He drove us to Bissau in his Nissan SUV. It's a pretty big vehicle, for Guinea-Bissau, plus it has a chrome bumper guard added on that you often see used on vehicles that might run into big animals or other immovable objects. The purpose is to protect the nose of the car from serious damage. This bumper guard sticks up as well as extends wider than the SUV.
I'm generally pretty tolerant of another person's driving style. I don't normally gasp or cringe like some passengers I know.
That has to be true even more so when you're driving in countries like Kenya, Papua New Guinea and now Guinea-Bissau. Even if there are lines defining lanes, they are suggestions at best. A two lane road can quickly become a three or four lane road. There are lots of people walking, crossing, bicycling, motorcycling. There are also many chickens, pigs, cows and donkeys along or crossing the road.
And that's even before we got deep into Bissau with vehicles double-parked on narrow roads and streets congested with people, some with carts and wheelbarrows overloaded amazingly creatively.
Here's a series of pictures of one intersection when a taxi broke down and was not pushed out of the way. The taxis driving down our right side are basically driving on the "sidewalk" (where people walk).
William scares me. He drove in this wide SUV like he was an aggressive taxi driver. I saw people jump out of the way. One lady was crossing a divided road against a traffic light, carrying a loaded basket on top of her head. She never should have tried crossing but, once she began moving, she did not have too many options on stopping. William laid on the horn, startling the lady. He then swerved left into the left turn lane to pass behind her. Swiftly done but nerve wracking to at least the woman and to me.
I truly thought we were going to clip at least a dozen people yesterday and maybe squash one small chicken and one pig.
And they require a drivers' license to be able to drive like this?
And when we stopped for petrol (and an ice cream bar), William's battery was too weak to start the SUV. We needed help from four others to push so he could pop the clutch and get us going again.
I can't wait to get home.
Yesterday was another really hot day. It reached just over 100 degrees. Most of our work in Bissau involved spending time outdoors in the hot sun. Neither Corey nor I brought our hats. Corey has less hair than me and spent more time outdoors so he got some serious color up top. I think I did fine as I finished connecting the cables we ran in the trench on Thursday to the National Council's office and then strung the cable for our guest apartment up the outside wall, along the roof line, around the corner and into a hole into the apartment. I'll finish this job on our next trip to Bissau Tuesday or Wednesday.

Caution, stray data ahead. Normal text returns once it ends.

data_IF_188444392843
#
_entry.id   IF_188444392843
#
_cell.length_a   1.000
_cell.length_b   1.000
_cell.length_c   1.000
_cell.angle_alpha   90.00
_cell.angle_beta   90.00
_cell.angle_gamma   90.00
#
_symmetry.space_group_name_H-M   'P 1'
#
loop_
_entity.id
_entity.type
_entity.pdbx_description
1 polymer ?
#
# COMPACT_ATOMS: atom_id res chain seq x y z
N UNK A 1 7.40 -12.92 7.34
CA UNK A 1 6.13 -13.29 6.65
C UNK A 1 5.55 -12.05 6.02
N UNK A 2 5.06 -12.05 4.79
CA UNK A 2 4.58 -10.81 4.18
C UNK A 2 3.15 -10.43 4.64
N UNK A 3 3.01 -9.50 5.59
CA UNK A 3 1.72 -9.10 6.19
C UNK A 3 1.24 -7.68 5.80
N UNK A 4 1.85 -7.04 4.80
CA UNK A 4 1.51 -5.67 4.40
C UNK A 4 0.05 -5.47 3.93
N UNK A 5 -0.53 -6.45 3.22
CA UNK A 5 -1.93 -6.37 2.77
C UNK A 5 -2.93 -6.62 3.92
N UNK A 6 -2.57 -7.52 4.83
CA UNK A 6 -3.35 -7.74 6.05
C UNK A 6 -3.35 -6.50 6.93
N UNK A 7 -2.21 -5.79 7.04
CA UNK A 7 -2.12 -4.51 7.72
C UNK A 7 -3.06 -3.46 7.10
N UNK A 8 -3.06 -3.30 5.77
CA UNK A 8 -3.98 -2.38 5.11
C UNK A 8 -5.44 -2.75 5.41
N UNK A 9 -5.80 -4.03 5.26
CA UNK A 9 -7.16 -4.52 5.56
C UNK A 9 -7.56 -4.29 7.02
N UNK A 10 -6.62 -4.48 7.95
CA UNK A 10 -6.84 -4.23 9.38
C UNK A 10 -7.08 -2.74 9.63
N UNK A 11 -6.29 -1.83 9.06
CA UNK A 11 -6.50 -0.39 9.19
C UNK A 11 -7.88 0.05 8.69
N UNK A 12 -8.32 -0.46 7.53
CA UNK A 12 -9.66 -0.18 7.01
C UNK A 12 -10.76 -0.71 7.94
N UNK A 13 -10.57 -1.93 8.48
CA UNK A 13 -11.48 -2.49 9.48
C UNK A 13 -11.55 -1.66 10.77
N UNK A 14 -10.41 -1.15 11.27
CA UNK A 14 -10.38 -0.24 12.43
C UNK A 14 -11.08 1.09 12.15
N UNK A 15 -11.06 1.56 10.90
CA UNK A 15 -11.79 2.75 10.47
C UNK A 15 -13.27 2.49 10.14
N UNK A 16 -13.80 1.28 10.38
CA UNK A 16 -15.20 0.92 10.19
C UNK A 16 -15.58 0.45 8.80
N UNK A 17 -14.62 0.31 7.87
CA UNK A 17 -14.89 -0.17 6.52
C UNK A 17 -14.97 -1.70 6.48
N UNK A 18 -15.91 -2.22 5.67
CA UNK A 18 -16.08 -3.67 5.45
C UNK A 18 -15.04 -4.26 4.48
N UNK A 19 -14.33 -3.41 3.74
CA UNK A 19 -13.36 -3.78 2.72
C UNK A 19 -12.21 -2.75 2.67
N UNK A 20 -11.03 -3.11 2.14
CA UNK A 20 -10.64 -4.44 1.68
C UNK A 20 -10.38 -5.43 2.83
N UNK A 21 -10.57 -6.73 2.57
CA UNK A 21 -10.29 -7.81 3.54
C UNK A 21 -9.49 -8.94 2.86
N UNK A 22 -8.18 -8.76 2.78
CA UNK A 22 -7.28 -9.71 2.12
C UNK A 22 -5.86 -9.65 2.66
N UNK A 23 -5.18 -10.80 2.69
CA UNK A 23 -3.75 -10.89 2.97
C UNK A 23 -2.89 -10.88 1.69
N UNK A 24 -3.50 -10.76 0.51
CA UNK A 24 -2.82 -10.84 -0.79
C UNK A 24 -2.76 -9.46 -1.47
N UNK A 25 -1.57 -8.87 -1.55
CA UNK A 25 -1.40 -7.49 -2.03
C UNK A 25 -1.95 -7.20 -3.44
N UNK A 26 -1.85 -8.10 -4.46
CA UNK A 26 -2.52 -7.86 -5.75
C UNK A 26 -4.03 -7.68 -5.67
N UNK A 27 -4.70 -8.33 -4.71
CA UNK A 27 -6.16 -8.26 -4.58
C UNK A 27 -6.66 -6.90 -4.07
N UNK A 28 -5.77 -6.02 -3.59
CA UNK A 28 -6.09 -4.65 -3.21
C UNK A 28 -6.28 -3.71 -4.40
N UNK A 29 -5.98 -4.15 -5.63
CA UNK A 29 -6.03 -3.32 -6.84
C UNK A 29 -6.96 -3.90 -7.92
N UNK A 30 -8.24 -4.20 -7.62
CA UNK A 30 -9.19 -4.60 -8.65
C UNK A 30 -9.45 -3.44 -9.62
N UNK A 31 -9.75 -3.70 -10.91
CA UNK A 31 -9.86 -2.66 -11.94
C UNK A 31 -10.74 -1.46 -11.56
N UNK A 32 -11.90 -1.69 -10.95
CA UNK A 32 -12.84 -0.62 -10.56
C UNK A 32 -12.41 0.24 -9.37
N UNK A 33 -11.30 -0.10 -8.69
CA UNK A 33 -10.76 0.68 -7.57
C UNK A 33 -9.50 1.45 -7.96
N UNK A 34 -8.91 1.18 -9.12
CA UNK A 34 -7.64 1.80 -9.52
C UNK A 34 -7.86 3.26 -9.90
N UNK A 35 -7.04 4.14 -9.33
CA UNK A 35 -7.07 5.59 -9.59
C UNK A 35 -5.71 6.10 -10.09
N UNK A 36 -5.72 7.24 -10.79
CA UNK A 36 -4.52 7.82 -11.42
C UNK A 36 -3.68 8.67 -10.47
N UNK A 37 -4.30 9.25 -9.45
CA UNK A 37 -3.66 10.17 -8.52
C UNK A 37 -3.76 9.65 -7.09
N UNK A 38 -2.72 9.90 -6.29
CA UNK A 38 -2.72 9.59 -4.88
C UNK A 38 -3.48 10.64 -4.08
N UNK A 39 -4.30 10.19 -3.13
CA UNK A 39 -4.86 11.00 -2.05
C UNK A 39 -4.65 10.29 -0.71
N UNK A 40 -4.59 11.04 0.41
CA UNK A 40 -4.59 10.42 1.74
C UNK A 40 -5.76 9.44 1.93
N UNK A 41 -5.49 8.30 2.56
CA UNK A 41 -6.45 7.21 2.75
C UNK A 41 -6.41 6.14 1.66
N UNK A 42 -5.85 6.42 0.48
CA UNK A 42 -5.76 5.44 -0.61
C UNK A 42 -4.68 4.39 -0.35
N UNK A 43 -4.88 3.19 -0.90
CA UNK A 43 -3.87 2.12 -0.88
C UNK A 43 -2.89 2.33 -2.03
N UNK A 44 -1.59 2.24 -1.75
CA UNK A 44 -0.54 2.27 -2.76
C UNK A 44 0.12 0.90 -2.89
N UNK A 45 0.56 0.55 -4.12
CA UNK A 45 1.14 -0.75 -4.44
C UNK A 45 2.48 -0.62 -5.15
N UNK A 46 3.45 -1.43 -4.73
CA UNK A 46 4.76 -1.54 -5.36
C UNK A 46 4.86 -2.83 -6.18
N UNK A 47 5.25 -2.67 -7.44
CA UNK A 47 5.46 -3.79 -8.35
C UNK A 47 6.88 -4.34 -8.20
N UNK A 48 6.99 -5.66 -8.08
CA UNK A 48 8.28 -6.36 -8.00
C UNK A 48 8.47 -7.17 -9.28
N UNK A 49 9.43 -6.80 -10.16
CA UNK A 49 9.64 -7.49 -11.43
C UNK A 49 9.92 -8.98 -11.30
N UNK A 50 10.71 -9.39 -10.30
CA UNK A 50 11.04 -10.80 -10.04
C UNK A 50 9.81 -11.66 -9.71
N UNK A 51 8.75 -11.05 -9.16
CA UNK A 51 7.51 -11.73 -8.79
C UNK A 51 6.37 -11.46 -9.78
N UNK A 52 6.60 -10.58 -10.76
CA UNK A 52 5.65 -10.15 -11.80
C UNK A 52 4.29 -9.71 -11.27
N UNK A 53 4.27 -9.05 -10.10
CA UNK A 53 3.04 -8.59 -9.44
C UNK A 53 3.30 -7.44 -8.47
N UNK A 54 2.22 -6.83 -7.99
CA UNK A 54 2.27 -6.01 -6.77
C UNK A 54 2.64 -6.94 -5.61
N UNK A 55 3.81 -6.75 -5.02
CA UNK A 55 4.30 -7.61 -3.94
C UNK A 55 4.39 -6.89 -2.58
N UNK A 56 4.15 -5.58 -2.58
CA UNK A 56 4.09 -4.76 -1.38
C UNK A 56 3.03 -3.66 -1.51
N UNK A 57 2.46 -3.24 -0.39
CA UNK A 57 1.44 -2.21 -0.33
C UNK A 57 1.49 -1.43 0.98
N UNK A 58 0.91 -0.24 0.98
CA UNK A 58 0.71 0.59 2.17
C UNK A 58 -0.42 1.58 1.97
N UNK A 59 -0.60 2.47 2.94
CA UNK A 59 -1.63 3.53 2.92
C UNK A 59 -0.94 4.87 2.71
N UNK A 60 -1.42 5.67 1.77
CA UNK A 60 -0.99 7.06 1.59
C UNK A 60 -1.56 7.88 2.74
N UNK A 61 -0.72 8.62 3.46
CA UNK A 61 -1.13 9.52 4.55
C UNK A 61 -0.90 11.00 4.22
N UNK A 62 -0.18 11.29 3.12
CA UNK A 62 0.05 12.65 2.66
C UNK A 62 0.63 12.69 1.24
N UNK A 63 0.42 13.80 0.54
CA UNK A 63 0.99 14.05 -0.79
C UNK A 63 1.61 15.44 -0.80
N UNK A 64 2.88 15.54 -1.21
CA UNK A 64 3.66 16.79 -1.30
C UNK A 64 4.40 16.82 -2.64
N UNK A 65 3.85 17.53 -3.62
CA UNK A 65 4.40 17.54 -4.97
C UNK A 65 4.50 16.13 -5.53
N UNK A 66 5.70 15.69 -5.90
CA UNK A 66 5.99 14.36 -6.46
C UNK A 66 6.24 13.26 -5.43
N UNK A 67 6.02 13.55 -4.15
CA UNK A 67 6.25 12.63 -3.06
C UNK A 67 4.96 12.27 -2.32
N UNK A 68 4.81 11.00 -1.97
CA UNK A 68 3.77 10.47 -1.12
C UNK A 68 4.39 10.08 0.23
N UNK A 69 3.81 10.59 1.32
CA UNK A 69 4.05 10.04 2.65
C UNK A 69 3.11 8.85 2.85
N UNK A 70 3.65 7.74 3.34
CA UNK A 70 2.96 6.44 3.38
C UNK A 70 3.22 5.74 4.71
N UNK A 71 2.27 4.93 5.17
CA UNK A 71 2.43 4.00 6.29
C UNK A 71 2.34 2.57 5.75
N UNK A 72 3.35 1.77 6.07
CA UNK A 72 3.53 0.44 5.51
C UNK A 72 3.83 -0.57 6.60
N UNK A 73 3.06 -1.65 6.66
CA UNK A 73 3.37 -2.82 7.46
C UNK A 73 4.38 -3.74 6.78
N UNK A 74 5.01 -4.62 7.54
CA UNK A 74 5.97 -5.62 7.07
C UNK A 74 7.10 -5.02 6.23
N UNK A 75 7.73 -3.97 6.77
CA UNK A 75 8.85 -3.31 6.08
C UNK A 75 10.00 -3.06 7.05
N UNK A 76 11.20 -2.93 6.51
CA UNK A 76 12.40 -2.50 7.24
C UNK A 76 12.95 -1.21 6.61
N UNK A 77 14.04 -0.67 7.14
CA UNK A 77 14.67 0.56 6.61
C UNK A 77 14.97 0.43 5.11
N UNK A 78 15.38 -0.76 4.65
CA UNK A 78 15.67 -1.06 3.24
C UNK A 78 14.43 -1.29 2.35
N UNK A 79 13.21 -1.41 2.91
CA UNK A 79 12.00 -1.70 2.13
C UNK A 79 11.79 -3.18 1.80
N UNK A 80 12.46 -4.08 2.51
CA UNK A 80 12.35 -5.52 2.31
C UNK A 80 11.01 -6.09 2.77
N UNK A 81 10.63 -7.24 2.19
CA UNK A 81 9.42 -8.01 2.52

The director of the National Church has been wanting internet access for his office for quite a while. Estevao had agreed to provide one connection off of our network but had stipulated that it should be only used by one computer at a time (to limit how big a drain would be placed on our slow internet connection). The director pressed me about wanting more than one connection and is still asking me to add a hub to multiply the number of computers he can use. I've declined citing Estevao's policy.
|Aha! We have Internet access at last? Let's watch a video!|
Today is Saturday but it's pretty much a work day for Estevao (who had a morning meeting and will be meeting with us for a project review) and Corey and me. We are reviewing our plan for next week and catching up on documentation.
We've also already had several people bring us computer problems here in Lendem. William just sold his older, normal sized laptop computer to a friend in Bissau who in turn sold William a netbook (very small, light computer) that was supposed to be new. Out of the box, it won't boot up because of bad installation of Microsoft Windows. I have tried to get around the problem but have told William there is nothing I can do here. How disappointing for him.
On the other hand, a Guinea-Bissau women who has been here for the OneStory workshop brought us 3 USB drives, claiming that they had a virus. Corey and I tested each one and found no viruses but that some virus had taken all her files and had hidden them and made them hard to restore. Fortunately, we were able to run a command that restored all her files (about 5 GB of documents and pictures), both for work and personal. We returned them to her just before she left Lendem to return home.
We're now two thirds through our time here in Guinea-Bissau.
- I should experience my first Guinea-Bissau church experience here tomorrow
- Perhaps travel one day to one or two other SIL locations here in Guinea-Bissau (mostly to let Corey evaluate what can be done to provide power)
- Two work days in Bissau to finish jobs there
- And the rest will be here in Lendem
Please continue to pray for Estevao. While the symptoms for malaria are less right now, he is still experiencing frequent pain from the pinched nerve in his spine.